Joshua Corey insists “that to be avant-garde is a political position before it is an aesthetic one: that it assumes a negative, outsider's stance toward aesthetic establishments and institutions.” This is only true in such a general sense as to be meaningless: all new artistic movements begin outside established practices. That does not mean that, like Peter Bürger’s historical avant-garde (a project he defines as having failed), almost none have sought to destroy or undermine art as an institution. The history of art is that of the incorporation of such schools and movements into established artistic practices and institutions. But there’s no reason to designate this aesthetic outsiderhood, which is usually both situational and chosen, as “political.” Such usage drains the word of content.
It’s a mistake to believe that “progressive” artistic practices equal progressive politics, or that Bohemian or avant-garde opposition to mainstream society need have any positive or even political content. In Modern Places, Modern Times, Peter Conrad notes that “The left has no monopoly of change; there are right-wing revolutionaries as well" (383). To be anti-bourgeois is not to be anti-capitalist or pro-democracy. And as Peter Gay points out in Modernism, “there is no automatic link between political views and artistic talent.” Certainly an artist’s aesthetics don’t derive in any direct way from his political opinions or social position. Marx recognized this when he acknowledged that Balzac’s reactionary, monarchist views did not impede his novels’ clear presentation and analysis of social relations in late nineteenth century France.
The notion that “progressive” art and progressive politics go hand in hand is belied by the examples of F. T. Marinetti and the Italian futurists, whose appetite for destruction led them to call war “the world’s only hygiene,” redefined in a 1915 manifesto as “Futurism intensified”—most of those who survived World War I became Fascists; the Nobel Prize winning Norwegian novelist Knut Hamsun, author of Hunger, who published a eulogy for Hitler days after his death; the German expressionist writers Gottfried Benn and Ernst Jünger and the German expressionist painter Emil Nolde, whose embrace of the Nazis was not reciprocated—they destroyed his paintings as degenerate art, and in 1941 forbade him to paint at all; Cubist (and Jewish) writer Gertrude Stein, who quite publicly and in print supported Marshall Pétain and the Vichy regime; the anti-Semitic novelist and Vichy collaborator Louis-Ferdinand Céline, author of Journey to the End of the Night; T.S. Eliot, who in After Strange Gods pronounced that “reasons of race and religion combine to make large numbers of free-thinking Jews undesirable” in the ideal society; and Ezra Pound, sacred cow and sacred monster of the self-appointed avant-garde, who broadcast on Radio Rome during World War II—during one of his broadcasts he said that it was a shame that the Axis bombers couldn’t see the black American soldiers at night. If we were to judge works of art by their creators’ political positions, much would be ruled out of bounds.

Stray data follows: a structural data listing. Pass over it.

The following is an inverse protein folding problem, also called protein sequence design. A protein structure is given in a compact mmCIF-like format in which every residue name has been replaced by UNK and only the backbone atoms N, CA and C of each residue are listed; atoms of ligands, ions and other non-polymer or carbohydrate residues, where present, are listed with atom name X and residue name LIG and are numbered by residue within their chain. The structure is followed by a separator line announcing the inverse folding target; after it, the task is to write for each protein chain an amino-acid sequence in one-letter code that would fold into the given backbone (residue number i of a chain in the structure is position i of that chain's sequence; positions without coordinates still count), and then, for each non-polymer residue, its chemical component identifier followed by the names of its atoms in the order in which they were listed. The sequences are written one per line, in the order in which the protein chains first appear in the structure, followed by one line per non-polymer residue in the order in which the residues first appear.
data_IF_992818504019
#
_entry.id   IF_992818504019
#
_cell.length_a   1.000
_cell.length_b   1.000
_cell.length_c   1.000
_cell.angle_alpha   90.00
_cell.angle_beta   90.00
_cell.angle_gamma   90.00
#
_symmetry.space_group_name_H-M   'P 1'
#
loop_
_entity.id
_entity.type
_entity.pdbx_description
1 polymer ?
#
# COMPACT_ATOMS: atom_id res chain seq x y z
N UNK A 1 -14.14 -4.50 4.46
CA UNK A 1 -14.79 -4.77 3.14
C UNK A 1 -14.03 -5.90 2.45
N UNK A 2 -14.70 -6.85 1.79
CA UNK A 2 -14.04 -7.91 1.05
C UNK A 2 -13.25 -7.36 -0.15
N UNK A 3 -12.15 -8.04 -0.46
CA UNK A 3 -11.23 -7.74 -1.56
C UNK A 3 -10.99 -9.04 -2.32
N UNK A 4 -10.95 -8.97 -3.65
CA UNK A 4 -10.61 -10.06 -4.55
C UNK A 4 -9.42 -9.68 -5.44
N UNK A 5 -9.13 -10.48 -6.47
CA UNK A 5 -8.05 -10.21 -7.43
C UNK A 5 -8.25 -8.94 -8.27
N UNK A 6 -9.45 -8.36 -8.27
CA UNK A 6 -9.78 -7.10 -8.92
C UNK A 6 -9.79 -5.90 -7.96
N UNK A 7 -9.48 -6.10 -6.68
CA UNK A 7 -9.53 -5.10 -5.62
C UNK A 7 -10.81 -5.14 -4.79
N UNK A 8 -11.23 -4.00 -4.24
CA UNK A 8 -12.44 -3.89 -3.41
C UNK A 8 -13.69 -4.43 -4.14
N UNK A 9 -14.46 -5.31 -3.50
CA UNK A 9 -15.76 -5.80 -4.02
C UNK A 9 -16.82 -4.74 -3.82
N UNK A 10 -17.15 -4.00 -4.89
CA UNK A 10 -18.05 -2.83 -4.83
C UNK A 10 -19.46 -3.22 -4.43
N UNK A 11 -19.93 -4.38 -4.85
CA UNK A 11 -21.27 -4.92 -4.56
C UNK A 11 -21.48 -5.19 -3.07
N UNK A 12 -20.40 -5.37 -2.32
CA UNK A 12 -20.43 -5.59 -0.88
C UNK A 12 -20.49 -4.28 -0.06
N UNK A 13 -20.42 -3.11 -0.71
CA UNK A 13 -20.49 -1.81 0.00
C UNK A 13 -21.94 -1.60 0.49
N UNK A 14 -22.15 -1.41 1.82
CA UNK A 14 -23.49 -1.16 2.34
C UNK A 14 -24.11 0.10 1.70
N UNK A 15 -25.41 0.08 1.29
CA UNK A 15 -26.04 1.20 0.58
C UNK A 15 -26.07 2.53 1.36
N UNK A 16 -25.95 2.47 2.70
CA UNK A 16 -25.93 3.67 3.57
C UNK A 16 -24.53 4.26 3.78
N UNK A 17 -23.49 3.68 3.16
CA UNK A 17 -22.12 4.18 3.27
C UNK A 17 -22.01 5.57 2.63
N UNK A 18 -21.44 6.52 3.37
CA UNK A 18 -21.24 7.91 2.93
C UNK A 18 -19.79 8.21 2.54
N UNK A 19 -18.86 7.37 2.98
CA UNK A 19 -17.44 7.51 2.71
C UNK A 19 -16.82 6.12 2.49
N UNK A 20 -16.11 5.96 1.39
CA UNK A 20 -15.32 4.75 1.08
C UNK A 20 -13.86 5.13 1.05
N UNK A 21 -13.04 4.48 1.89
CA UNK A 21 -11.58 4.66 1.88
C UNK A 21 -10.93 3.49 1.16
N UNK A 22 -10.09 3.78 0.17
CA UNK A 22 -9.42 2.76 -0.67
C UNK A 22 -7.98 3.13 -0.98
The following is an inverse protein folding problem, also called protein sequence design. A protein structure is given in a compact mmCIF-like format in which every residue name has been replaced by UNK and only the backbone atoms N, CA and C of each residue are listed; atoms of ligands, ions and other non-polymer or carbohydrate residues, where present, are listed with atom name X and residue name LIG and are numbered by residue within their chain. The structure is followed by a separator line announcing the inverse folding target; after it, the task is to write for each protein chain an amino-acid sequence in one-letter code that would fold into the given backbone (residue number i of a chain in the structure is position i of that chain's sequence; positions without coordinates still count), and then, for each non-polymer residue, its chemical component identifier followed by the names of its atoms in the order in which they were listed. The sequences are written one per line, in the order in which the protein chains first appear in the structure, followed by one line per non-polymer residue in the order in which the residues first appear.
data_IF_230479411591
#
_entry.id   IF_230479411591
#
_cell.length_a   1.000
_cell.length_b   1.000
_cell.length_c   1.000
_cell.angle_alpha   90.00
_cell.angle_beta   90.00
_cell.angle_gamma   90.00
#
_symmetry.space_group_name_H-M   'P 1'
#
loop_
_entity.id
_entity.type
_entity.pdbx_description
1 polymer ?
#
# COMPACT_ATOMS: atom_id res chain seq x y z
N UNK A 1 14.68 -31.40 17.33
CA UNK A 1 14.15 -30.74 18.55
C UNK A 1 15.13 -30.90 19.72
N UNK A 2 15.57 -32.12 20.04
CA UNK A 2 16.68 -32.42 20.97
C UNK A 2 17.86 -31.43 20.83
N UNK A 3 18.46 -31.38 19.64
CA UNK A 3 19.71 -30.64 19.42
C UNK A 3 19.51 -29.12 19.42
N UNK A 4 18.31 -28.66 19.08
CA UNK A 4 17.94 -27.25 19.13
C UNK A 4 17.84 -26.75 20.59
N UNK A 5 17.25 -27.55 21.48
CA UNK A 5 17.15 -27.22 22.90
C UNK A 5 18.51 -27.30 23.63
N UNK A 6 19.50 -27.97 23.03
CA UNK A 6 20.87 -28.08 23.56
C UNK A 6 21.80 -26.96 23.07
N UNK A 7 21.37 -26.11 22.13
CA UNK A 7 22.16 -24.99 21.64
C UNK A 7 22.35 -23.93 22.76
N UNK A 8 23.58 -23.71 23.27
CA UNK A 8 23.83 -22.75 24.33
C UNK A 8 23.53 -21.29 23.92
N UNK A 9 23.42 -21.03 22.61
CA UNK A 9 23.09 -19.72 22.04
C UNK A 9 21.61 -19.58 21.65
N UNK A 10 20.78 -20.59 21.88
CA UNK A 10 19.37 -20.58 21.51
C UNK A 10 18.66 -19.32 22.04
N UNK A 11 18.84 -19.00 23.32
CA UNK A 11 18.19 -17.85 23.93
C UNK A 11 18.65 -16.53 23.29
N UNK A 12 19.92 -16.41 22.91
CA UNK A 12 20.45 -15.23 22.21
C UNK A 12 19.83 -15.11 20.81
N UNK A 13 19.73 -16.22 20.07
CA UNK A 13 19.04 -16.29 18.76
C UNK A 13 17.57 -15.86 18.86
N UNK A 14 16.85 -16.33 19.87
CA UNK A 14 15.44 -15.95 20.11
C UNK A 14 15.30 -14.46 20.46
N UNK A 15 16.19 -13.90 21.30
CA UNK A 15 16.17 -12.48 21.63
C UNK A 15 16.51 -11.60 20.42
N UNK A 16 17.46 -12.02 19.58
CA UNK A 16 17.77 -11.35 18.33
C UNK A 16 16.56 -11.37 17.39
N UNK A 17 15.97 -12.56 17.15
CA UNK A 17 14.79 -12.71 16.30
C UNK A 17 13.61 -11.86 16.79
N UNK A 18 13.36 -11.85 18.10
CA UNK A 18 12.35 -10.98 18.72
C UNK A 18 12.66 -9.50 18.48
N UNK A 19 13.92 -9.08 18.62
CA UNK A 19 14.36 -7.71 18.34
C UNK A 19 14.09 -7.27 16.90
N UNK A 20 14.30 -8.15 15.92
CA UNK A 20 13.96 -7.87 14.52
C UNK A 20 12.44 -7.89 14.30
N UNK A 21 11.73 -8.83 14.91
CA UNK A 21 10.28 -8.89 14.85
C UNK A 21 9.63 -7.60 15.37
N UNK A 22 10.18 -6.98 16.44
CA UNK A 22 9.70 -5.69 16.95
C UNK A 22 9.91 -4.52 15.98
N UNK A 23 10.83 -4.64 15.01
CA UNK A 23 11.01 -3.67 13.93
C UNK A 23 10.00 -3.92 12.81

Negation for its own sake leads to nothing (as Billy Preston sang, nothing from nothing leaves nothing), except, historically, to Fascism and Nazism (not the bogeywords people love to bandy about, but the real historical phenomena), or just to sheer nihilism. Self-proclaimed leftists, for example, often forget that critical theorist Theodor Adorno’s relentless negativity was in the service of a positive goal, a freer and more just society, the antithesis of the world in which we now live. Beat poet Michael McClure, in his essay “Revolt” from which I have quoted earlier, writes on rebellion and negation for their own sake that “In society there is a revolt-of-revolt, a hysteria, often more visible (though perhaps not more present) than true revolt. It is nihilistic and dissipative. The man caught up by revolt-by-revolt is either weak in genetic spirit or dominated by circumstance. He makes a hysterical or passionate attempt to take ANY other path than the one laid for him by society” (432). This is as true today as it was then.